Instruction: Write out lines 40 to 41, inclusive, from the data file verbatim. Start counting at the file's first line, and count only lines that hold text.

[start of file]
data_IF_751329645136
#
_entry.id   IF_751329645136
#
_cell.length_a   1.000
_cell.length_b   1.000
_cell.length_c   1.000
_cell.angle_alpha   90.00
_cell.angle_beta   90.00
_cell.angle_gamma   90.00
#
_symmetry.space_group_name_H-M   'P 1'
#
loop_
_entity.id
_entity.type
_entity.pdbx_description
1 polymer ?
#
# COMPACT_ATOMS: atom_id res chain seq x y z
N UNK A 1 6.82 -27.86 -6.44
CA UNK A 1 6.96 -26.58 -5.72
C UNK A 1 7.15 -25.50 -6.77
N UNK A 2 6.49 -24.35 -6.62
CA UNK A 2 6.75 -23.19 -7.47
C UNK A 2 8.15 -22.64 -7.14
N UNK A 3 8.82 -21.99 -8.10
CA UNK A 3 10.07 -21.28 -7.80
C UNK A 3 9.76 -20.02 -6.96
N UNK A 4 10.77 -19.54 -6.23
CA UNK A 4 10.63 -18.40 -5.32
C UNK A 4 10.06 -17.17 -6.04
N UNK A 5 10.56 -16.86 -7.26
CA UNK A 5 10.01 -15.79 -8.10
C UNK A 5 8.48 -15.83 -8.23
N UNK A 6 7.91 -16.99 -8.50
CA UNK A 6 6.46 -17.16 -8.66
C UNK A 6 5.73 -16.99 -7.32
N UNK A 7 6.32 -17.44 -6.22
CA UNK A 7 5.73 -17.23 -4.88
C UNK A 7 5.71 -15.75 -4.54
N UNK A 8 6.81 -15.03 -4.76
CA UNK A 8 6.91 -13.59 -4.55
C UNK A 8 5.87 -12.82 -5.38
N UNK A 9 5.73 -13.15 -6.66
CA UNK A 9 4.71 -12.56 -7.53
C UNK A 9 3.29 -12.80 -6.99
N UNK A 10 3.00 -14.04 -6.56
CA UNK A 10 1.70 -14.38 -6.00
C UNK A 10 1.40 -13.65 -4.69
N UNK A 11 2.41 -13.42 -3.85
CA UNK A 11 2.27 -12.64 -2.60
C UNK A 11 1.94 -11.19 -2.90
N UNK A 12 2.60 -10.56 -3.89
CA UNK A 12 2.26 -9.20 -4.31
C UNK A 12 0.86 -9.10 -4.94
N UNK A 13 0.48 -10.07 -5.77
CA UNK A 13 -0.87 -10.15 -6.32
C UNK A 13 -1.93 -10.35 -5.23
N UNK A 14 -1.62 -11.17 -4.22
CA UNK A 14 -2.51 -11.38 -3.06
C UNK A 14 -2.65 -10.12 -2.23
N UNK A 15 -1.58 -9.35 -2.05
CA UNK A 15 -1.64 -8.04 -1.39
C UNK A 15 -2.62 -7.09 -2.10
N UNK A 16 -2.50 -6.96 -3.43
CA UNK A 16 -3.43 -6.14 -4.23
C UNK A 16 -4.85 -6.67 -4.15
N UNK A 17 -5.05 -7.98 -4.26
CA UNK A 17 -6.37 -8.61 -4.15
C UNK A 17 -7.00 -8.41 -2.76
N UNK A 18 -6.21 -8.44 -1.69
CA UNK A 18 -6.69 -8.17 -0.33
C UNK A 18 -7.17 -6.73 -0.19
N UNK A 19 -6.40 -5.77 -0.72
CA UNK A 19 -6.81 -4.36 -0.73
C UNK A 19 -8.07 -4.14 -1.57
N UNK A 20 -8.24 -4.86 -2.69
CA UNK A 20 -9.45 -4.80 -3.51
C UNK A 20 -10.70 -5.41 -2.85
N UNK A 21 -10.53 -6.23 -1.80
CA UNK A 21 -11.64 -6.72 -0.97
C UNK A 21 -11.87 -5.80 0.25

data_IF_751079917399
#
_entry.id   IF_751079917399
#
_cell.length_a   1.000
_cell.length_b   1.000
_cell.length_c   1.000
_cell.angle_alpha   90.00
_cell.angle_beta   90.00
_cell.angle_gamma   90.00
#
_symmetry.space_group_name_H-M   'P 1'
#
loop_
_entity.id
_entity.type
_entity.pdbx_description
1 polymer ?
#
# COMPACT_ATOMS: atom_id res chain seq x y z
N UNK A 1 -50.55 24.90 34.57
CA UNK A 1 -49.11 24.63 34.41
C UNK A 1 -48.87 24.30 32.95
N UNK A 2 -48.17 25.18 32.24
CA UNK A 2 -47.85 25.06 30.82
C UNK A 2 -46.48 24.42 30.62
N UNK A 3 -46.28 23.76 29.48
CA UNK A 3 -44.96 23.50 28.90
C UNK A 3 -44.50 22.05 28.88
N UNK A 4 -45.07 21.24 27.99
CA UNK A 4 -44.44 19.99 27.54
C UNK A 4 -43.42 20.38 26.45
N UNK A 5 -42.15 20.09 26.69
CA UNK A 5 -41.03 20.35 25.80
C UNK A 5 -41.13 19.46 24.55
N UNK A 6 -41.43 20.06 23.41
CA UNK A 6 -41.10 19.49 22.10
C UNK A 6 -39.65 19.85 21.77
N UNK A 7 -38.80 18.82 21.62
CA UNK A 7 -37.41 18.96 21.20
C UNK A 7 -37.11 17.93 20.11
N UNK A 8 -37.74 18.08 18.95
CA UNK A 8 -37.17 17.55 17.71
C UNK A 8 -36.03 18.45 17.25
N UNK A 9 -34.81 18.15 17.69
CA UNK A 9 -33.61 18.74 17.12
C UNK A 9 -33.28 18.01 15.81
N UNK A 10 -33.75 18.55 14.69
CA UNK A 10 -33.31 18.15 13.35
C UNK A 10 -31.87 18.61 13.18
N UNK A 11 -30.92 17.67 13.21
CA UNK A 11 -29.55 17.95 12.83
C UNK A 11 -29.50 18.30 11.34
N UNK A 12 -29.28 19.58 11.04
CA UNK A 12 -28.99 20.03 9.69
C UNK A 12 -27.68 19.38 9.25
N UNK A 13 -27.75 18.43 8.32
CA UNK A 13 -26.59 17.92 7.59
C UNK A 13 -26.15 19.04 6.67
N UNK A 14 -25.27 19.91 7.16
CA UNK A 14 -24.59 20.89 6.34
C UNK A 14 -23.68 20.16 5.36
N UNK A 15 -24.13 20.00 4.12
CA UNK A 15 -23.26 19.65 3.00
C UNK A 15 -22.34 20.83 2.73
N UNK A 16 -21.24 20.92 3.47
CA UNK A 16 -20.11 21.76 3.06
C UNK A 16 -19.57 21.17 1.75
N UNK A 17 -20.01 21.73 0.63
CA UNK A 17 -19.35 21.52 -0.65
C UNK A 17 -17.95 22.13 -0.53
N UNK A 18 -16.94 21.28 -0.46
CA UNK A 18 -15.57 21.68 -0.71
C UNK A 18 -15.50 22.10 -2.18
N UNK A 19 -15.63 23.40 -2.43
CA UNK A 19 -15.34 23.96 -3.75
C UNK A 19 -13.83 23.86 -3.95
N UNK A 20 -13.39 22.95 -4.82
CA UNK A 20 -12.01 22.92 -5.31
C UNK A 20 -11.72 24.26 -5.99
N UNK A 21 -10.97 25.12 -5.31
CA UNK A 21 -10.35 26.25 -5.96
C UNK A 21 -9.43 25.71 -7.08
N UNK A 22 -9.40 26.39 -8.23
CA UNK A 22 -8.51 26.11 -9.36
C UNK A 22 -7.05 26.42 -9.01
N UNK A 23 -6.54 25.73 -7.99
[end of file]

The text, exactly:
CA UNK A 7 5.73 -17.23 -4.88
C UNK A 7 5.71 -15.75 -4.54